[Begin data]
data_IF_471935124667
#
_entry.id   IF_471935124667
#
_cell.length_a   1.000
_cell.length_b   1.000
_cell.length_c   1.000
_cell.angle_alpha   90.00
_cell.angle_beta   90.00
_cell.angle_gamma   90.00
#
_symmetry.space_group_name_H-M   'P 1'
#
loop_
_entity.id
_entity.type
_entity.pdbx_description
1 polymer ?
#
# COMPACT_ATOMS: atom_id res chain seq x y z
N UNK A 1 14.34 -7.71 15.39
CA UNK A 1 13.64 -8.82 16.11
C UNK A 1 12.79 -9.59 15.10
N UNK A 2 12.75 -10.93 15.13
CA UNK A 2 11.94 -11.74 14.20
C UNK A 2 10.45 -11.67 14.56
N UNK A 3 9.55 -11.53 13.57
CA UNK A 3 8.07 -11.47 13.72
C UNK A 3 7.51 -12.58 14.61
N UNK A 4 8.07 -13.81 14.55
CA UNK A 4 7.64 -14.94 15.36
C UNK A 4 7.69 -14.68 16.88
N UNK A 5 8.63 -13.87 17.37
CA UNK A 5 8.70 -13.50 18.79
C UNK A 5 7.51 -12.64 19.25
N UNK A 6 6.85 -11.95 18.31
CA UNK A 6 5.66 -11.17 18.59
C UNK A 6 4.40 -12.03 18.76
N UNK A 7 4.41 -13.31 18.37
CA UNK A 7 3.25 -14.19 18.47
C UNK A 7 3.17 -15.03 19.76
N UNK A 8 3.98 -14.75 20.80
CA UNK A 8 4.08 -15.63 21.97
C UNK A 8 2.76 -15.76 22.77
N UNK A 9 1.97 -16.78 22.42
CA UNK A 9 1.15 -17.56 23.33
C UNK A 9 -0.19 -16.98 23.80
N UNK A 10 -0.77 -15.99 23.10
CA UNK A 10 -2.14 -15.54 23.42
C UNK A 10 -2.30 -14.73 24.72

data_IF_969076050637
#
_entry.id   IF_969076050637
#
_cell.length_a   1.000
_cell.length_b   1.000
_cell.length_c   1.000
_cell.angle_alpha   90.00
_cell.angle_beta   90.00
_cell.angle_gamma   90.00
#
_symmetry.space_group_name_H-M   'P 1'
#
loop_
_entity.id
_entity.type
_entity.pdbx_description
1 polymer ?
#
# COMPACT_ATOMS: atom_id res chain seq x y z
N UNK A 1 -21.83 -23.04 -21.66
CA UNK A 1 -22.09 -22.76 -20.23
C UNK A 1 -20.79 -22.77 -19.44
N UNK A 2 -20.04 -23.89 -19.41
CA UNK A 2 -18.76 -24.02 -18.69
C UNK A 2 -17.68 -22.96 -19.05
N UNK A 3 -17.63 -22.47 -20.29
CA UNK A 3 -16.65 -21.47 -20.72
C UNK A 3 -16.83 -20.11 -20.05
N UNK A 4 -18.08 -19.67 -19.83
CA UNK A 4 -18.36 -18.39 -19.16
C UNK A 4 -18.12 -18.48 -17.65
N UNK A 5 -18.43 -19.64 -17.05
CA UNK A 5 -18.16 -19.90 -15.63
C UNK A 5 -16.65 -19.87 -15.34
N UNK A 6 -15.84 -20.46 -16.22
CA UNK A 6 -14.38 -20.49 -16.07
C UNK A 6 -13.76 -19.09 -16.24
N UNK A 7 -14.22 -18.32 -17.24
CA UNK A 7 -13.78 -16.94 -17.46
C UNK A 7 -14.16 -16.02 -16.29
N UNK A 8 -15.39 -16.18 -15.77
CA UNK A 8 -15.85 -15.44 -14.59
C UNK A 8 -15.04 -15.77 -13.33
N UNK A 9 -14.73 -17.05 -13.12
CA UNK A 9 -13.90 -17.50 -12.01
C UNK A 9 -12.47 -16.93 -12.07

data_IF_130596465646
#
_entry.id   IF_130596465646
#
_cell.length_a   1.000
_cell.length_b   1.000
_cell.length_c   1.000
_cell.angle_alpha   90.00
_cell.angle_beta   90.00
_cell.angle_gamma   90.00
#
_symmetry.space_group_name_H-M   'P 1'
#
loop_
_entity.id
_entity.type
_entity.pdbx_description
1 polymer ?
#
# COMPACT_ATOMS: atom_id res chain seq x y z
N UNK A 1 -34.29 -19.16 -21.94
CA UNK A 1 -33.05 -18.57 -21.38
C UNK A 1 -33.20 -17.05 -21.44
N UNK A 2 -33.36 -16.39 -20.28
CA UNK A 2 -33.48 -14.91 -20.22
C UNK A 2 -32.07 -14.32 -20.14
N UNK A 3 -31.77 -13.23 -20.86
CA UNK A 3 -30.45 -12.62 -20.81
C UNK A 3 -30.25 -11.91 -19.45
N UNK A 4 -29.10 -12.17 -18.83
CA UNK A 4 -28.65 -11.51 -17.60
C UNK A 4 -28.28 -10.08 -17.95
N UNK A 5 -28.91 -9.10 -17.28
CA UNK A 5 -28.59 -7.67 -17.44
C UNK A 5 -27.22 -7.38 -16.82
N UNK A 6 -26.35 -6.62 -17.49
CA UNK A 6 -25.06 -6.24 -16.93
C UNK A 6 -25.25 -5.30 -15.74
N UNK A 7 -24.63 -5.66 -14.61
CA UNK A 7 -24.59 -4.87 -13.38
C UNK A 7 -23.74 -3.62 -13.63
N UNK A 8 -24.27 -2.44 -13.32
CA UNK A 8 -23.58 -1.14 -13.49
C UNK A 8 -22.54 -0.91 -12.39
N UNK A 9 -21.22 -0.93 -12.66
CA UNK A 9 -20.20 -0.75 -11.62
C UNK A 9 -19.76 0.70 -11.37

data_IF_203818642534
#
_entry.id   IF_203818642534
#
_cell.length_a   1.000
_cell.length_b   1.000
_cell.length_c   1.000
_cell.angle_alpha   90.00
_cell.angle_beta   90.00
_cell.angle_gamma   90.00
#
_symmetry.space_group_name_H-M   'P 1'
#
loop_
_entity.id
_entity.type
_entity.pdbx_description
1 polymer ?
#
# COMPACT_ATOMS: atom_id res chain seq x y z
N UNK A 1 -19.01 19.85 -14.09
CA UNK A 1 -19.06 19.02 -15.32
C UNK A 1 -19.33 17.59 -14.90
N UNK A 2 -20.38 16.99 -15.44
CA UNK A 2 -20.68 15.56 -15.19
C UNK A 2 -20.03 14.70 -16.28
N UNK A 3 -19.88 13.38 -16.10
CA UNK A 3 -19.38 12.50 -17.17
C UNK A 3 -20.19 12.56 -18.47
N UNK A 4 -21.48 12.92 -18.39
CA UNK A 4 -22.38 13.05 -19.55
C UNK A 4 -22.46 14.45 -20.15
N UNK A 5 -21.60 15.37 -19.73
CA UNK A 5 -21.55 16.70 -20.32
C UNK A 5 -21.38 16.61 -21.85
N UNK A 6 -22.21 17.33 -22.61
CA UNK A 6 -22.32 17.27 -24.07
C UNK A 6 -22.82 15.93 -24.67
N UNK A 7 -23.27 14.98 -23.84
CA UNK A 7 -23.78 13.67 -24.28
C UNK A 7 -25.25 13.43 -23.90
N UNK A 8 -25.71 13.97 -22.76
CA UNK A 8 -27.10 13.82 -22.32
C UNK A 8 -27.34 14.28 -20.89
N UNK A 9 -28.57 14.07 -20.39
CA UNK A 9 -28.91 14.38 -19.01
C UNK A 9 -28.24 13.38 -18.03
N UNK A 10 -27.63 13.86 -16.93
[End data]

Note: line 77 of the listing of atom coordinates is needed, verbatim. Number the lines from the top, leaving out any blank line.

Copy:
N UNK A 3 -17.63 -22.47 -20.29